QE2: Impact at Home and Abroad

The Fed has saved the day….and the stock market….shoving up the S&P500 by 3.6% last week.  Not only did the Fed deliver on the highly expected quantitative easing, but Ben Bernanke came out of the closet and admitted–in a Washington Post Op-Ed–that one of the Fed’s goals is to boost stock prices.  The VIX fell, but interestingly not back down to the lows last seen in April before the Greek sovereign debt crisis exploded. 

And now, everyone’s jumping into the risk pool, buying everything in sight.  The last time this happened was immediately after the credit crunch materialized in August 2007.  The Fed leaped into action, slashing rates and the stock market soared to new highs in late October of that year.  Then reality set in, but later in 2008. 

The economic data, as if they matter anymore, continue to paint a picture of a struggling economy.  Personal income and spending both sorely disappointed.  ISM manufacturing came in better than expected; ISM services met expectations.  Initial jobless claims were much worse than expected, at 457,000.  Pending home sales fell; they were expected to rise.  Non-farm payrolls were, at first glance, better than expected, at 151,000.  But the birth/death model magically conjured up 61,000.   The unemployment rate rose slightly from 9.58% to 9.64%, and the broader measure (U-6) remained at an elevated 17.0%.  Beneath the surface, other data pointed to problems with employment.  The household survey reported that 330,000 jobs were LOST in October.  The labor force participation rate and the employment population ratio both fell to near cycle lows; if employment was genuinely improving, both of these figures would be rising.  And the number of folks unemployed for more than 26 weeks also rose to 6.21 million, up from 6.12 million in September.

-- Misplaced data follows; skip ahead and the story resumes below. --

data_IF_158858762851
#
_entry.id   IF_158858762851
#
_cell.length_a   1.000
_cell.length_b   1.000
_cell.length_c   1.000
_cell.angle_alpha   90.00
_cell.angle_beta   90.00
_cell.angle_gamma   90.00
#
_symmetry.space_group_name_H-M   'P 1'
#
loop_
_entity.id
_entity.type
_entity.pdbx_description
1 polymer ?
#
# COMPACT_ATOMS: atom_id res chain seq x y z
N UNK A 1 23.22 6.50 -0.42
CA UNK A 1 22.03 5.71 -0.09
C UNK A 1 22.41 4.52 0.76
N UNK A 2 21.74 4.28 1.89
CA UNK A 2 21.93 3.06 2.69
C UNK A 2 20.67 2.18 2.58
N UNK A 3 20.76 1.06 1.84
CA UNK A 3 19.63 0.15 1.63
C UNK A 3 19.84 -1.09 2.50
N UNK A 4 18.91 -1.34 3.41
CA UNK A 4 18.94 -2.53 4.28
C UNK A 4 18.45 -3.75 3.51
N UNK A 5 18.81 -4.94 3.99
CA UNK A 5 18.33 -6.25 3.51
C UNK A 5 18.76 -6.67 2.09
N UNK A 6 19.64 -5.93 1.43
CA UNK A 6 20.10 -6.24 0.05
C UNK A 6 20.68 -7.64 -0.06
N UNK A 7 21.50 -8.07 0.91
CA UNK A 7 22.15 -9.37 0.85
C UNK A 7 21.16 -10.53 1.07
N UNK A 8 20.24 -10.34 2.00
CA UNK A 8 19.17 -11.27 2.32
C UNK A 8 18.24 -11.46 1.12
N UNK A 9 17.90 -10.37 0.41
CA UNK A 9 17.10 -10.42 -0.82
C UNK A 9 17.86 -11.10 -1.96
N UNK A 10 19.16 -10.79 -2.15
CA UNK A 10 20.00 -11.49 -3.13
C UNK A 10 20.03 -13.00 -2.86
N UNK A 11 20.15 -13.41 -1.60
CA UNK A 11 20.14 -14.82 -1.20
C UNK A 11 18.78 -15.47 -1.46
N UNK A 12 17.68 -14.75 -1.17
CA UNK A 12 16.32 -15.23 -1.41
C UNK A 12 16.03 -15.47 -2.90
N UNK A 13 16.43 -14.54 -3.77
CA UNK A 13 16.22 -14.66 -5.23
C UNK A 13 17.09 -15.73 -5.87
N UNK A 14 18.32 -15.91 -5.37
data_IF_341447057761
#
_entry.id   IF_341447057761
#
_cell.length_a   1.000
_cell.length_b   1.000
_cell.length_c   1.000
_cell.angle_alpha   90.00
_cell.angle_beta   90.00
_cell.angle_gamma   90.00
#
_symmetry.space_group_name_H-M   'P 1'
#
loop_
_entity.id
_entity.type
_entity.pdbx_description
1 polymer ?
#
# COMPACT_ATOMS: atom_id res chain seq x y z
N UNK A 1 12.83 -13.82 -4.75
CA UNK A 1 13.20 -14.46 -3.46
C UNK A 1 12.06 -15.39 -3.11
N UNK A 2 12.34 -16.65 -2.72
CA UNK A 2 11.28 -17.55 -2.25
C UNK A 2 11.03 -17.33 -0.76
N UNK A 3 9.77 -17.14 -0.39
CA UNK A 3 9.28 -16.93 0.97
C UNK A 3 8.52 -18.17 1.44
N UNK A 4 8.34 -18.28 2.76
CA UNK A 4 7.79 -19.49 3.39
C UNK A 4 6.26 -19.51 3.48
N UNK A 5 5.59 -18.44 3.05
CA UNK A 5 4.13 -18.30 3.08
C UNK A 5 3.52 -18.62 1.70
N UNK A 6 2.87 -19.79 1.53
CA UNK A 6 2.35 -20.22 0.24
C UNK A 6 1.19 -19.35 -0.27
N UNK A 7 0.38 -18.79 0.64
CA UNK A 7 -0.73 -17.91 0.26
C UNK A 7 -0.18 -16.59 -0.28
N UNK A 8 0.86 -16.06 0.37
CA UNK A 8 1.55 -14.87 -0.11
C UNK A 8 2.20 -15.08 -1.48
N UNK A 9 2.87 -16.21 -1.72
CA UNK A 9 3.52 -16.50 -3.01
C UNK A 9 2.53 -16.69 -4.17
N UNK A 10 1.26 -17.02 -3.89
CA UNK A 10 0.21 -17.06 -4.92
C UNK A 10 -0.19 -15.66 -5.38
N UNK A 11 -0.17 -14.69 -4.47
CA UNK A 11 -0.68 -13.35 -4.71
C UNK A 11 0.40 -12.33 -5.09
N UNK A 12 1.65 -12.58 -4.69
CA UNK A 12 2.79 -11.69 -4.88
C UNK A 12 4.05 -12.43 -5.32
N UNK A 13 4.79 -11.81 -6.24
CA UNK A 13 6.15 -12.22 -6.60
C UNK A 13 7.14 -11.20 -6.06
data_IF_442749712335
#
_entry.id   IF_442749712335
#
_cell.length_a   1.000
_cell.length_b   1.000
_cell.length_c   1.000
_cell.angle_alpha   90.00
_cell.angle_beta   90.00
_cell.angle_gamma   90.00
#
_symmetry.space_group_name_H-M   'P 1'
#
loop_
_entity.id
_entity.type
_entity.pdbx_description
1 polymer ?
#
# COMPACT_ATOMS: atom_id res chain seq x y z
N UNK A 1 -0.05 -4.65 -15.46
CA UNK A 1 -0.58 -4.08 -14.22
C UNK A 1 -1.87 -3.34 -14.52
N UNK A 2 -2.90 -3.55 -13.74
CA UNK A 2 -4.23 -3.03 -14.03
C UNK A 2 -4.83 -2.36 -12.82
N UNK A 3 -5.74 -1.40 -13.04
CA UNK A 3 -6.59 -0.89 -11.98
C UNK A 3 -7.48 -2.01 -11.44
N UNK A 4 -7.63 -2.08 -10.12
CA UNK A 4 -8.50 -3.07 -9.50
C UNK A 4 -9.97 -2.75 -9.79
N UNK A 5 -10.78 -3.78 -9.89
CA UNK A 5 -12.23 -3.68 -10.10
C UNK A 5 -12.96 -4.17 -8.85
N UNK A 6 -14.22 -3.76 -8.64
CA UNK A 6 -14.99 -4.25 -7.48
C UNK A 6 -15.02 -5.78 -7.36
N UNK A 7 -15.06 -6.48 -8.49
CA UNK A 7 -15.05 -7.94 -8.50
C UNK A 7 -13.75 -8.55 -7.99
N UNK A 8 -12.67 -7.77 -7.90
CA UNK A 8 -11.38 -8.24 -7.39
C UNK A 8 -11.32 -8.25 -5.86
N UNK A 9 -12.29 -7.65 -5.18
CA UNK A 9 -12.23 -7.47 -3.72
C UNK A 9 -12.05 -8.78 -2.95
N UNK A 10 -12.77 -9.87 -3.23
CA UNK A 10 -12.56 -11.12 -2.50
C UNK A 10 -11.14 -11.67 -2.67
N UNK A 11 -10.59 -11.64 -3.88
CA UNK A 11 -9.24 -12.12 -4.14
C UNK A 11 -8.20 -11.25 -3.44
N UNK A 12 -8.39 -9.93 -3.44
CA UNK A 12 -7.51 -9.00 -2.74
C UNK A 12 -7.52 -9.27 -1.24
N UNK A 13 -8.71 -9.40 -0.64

The impact of QE at home and abroad could turn out to be very damaging.  This impact would show up in the numbers later, perhaps early 2011.  But show up, it will.

At home, Karl Denninger, explains in simple terms how Mr. Bernanke’s money printing will backfire, resulting in a “downward-spiraling economic disaster”.

Mr. Denninger describes QE as a hidden tax on consumers and businesses.  By debasing the dollar, major globally priced inputs (mainly oil, raw materials and food) will soar in price.  This is already happening.   Higher food and energy costs result in lower disposable income for consumers, AND lower hiring and wage increases for businesses (who’ll cut labor costs to offset the higher material and energy costs).  In turn, this will lead to higher costs for government social programs, because poorer consumers will turn to the government for more benefits–unemployment, food stamps, Medicaid, etc.  But with lower income tax revenues from the poorer and fewer wage earners, the government will need to borrow more from the bond markets.  And since the bond markets will not lend to the government at today’s paltry interest rates, the Fed will be forced to do “even more QE to ‘spur employment and increase asset prices'”.

Voila, the Fed is trapped.  It created this death spiral.  It has sucked the US government and economy into it, and there is no way out….without a lot of damage and pain.

Abroad, the reactions are pouring in, and they’re all nasty.  China’s central bankers have attacked QE and currency manipulation and utter hypocrisy by the US which has been attacking China for manipulating IT’S currency.   Xia Bin, a long-standing adviser to China’s Central Bank, called the blatant printing of dollars as “the biggest risk” to the global economy.  “As long as the world exercises no restraint in issuing dollars then the occurrence of another crisis is inevitable, as some wise Westerners have lamented”.

Germany’s finance minister,  Wolfgang Schäuble, lashed out by saying so “With all due respect, US policy is clueless”.

Guido Mantega, Brazil’s highly respected finance minister, attacked QE by remarking that “it does no good at all to just throw dollars from a helicopter.”

What’s next?  At first, inflation in daily goods and services, food shortages, and spiking energy costs.  Then currency wars could easily escalate to trade wars, as these angry economic powers say “no mas” to the Fed and the Treasury.  Sadly, the ultimate outcome, as populations around the world begin to riot, will probably be a hot war, or two.

We’ve seen this movie before.  It was filmed in the 1930’s.

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